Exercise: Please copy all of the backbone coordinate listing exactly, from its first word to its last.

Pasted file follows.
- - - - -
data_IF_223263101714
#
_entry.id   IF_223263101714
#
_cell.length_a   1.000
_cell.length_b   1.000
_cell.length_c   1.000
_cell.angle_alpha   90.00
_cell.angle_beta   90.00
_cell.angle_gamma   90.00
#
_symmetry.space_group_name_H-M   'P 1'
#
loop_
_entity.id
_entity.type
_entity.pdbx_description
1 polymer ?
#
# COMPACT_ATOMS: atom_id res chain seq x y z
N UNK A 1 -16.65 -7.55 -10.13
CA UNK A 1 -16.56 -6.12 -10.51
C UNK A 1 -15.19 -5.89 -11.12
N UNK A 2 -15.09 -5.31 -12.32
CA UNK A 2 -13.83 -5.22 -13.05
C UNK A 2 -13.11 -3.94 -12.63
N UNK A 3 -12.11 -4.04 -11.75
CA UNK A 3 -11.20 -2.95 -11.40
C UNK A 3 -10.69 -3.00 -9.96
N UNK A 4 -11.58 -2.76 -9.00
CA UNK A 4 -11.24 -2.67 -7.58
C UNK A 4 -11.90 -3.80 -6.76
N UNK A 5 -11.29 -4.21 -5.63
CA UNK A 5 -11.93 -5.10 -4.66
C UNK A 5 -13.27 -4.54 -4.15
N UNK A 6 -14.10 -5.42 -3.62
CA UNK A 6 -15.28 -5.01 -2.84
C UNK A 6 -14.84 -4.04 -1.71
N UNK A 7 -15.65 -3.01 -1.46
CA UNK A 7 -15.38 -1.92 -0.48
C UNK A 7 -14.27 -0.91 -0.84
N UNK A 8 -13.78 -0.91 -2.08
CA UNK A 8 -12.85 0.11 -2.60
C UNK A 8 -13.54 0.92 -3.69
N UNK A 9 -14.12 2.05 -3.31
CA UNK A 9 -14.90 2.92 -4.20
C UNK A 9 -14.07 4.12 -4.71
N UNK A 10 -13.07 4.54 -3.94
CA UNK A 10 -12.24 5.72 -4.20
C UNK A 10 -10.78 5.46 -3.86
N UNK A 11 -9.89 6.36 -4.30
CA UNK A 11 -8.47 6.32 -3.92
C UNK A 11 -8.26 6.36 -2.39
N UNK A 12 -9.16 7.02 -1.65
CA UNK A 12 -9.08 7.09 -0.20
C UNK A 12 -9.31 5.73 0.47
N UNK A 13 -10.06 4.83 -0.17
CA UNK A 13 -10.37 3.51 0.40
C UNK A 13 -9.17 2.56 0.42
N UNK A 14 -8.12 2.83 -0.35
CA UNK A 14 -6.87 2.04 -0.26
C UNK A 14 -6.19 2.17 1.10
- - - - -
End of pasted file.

data_IF_223263101714
#
_entry.id   IF_223263101714
#
_cell.length_a   1.000
_cell.length_b   1.000
_cell.length_c   1.000
_cell.angle_alpha   90.00
_cell.angle_beta   90.00
_cell.angle_gamma   90.00
#
_symmetry.space_group_name_H-M   'P 1'
#
loop_
_entity.id
_entity.type
_entity.pdbx_description
1 polymer ?
#
# COMPACT_ATOMS: atom_id res chain seq x y z
N UNK A 1 -16.65 -7.55 -10.13
CA UNK A 1 -16.56 -6.12 -10.51
C UNK A 1 -15.19 -5.89 -11.12
N UNK A 2 -15.09 -5.31 -12.32
CA UNK A 2 -13.83 -5.22 -13.05
C UNK A 2 -13.11 -3.94 -12.63
N UNK A 3 -12.11 -4.04 -11.75
CA UNK A 3 -11.20 -2.95 -11.40
C UNK A 3 -10.69 -3.00 -9.96
N UNK A 4 -11.58 -2.76 -9.00
CA UNK A 4 -11.24 -2.67 -7.58
C UNK A 4 -11.90 -3.80 -6.76
N UNK A 5 -11.29 -4.21 -5.63
CA UNK A 5 -11.93 -5.10 -4.66
C UNK A 5 -13.27 -4.54 -4.15
N UNK A 6 -14.10 -5.42 -3.62
CA UNK A 6 -15.28 -5.01 -2.84
C UNK A 6 -14.84 -4.04 -1.71
N UNK A 7 -15.65 -3.01 -1.46
CA UNK A 7 -15.38 -1.92 -0.48
C UNK A 7 -14.27 -0.91 -0.84
N UNK A 8 -13.78 -0.91 -2.08
CA UNK A 8 -12.85 0.11 -2.60
C UNK A 8 -13.54 0.92 -3.69
N UNK A 9 -14.12 2.05 -3.31
CA UNK A 9 -14.90 2.92 -4.20
C UNK A 9 -14.07 4.12 -4.71
N UNK A 10 -13.07 4.54 -3.94
CA UNK A 10 -12.24 5.72 -4.20
C UNK A 10 -10.78 5.46 -3.86
N UNK A 11 -9.89 6.36 -4.30
CA UNK A 11 -8.47 6.32 -3.92
C UNK A 11 -8.26 6.36 -2.39
N UNK A 12 -9.16 7.02 -1.65
CA UNK A 12 -9.08 7.09 -0.20
C UNK A 12 -9.31 5.73 0.47
N UNK A 13 -10.06 4.83 -0.17
CA UNK A 13 -10.37 3.51 0.40
C UNK A 13 -9.17 2.56 0.42
N UNK A 14 -8.12 2.83 -0.35
CA UNK A 14 -6.87 2.04 -0.26
C UNK A 14 -6.19 2.17 1.10